other than the fact that I do not choose to be coerced?" Why,
in other words, did I need to rationalize my claim to immunity from
trespasses by appealing to anything beyond my own will? This question
was being forced up into my consciousness by my own spiritual voices
that I knew were never going to be content with being repressed.

The
spiritual depletion of our lives can be identified in numerous ways.
The anger, violence, and depression that have become commonplace
in society; school children who have had their sense of spontaneity
and adventure numbed by drugs to make them more amenable to the
control of parents and school officials; adults who drug themselves
with legally prescribed tranquilizers, anti-depressants, or amphetamines,
or alcohol, or who resort to illegal drugs in order to seek, through
chemistry, what they cannot find within themselves or their social
systems. Why do we not grasp the message hidden in popular names
for such substances: a synonym for "alcohol" is "spirits,"
while various drugs are referred to as "angel dust," "ecstasy,"
"paradise," "blue heaven," "joy powder,"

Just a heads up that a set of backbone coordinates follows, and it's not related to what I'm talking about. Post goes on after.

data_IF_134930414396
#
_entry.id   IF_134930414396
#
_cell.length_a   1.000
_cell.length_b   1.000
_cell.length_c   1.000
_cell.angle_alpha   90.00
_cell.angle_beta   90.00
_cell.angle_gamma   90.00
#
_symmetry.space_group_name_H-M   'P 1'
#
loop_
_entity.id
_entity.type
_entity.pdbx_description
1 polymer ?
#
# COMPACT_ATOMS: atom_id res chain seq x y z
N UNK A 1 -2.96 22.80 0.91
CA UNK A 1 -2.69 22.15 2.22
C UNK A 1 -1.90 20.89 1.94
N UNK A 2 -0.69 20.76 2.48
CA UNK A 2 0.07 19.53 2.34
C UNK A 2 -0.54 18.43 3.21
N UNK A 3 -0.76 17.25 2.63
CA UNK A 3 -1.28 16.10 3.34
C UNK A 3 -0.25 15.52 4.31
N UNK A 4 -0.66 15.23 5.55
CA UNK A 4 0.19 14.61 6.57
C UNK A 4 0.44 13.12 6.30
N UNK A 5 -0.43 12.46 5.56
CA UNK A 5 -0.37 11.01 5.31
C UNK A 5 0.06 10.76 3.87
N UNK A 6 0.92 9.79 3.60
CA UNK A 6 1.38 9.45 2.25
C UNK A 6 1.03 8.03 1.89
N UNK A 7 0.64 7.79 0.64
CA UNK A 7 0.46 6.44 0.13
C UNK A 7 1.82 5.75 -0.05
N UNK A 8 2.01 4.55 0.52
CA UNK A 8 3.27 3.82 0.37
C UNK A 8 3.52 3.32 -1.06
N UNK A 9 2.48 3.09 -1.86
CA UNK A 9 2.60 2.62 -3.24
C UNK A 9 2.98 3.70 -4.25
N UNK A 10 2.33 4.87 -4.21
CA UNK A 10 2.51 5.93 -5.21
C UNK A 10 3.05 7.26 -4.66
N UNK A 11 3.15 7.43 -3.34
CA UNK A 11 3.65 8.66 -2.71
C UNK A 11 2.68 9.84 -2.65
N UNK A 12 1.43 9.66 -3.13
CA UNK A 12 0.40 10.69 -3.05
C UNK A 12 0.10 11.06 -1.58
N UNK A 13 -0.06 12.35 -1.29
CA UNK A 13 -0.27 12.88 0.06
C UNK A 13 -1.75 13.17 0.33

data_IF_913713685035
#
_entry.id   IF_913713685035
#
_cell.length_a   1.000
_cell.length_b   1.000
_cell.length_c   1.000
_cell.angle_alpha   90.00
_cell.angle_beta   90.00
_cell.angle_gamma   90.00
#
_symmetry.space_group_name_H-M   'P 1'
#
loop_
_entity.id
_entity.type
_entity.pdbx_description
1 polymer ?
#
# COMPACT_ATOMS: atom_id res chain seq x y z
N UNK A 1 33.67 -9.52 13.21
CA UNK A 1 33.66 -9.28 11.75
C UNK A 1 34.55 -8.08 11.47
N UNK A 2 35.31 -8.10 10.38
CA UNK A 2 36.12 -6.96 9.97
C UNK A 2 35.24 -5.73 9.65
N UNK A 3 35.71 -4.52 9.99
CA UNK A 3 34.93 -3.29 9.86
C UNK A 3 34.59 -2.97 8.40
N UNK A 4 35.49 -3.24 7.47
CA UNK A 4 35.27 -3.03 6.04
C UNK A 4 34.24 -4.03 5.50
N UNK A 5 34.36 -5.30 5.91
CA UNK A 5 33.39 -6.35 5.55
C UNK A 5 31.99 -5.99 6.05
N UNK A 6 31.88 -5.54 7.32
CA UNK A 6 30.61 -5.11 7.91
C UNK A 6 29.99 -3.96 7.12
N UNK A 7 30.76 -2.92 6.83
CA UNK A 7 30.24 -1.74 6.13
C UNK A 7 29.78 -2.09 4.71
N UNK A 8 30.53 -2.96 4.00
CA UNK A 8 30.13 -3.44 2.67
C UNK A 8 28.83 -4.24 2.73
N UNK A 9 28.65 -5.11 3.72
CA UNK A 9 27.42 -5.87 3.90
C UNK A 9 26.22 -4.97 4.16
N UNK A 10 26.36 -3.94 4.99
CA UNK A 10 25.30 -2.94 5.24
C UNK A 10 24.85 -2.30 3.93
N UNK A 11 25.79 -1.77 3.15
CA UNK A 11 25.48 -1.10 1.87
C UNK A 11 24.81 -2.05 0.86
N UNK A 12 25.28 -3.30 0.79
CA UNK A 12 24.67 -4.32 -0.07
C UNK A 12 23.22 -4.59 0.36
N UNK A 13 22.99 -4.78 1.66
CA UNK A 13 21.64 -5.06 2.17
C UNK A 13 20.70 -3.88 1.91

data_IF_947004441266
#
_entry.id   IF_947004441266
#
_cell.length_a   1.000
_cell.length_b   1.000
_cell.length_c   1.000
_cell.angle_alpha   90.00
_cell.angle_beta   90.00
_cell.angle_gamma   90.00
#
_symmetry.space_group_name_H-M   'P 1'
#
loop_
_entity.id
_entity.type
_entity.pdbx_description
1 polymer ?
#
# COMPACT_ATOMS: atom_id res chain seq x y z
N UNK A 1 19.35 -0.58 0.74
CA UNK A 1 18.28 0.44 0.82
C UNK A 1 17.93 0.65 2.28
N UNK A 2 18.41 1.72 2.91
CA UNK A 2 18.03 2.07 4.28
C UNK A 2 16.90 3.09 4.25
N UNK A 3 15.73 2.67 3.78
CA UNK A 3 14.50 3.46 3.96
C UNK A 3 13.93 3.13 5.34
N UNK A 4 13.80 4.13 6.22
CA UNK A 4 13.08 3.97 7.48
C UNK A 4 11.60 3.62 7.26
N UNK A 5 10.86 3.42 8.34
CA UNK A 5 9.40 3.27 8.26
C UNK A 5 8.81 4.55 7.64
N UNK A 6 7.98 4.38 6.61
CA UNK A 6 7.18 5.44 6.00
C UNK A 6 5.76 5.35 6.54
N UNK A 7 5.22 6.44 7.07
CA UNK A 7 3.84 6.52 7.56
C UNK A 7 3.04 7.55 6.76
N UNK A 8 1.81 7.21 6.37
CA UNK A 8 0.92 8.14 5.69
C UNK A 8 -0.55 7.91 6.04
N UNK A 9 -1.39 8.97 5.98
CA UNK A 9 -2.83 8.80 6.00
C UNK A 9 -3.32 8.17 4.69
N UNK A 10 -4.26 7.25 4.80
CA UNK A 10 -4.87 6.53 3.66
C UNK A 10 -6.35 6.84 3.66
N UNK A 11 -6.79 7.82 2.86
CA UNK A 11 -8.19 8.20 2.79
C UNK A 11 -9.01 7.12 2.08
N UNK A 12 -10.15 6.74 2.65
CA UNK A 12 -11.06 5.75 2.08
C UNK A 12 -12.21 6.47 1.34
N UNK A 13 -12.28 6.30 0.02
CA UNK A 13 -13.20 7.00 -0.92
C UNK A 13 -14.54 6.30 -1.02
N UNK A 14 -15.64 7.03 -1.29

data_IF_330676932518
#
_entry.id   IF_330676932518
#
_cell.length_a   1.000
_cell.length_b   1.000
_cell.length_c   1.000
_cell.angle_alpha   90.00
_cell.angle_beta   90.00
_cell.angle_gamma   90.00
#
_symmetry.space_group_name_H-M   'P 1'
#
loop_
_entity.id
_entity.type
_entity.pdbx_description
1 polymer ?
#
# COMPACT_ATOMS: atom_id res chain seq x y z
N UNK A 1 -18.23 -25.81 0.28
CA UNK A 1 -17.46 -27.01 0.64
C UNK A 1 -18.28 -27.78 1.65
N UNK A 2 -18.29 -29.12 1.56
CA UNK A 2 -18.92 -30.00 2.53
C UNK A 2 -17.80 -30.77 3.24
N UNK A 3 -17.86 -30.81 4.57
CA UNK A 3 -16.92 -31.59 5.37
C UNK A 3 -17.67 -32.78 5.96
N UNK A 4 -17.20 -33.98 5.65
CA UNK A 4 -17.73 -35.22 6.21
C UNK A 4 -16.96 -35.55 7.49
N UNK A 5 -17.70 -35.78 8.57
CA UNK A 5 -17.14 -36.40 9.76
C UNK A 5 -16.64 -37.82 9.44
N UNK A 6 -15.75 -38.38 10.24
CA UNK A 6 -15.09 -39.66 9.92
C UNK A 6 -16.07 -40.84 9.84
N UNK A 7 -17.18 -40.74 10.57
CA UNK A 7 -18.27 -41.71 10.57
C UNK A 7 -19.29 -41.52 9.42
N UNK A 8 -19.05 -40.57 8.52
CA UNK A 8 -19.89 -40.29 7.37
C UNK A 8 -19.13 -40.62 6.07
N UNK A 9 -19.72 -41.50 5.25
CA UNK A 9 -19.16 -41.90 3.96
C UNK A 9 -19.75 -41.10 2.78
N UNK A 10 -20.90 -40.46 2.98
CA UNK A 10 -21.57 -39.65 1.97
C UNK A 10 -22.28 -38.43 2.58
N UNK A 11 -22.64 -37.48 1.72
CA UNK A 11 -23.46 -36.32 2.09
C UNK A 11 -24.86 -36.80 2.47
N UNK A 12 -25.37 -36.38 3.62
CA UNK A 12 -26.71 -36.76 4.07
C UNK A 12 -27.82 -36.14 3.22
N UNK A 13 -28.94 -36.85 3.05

or "God's medicine"? Instead of condemning and criminalizing
drug use — which only adds to the loss of control people have over
their lives — intelligent people might ask why so many men and women
are unable to find spiritual expression in their institutionally
centered lives and look for it in ersatz forms.

Nearly
thirty years ago, I wrote a law review article titled "Violence
as a Product of Imposed Order." It developed the proposition
that when the state forcibly mandates or prohibits behavior contrary
to what individuals would otherwise choose for themselves, violence
is often a consequence. I greatly expanded on this theme in my book,
Calculated
Chaos.
Consistent with the study of complexity, efforts to impose order
often generate disorder, while what appears to us as disorder reveals,
upon closer examination, patterns of orderliness. The disorder resulting
from state-imposed "order" can be found in increased social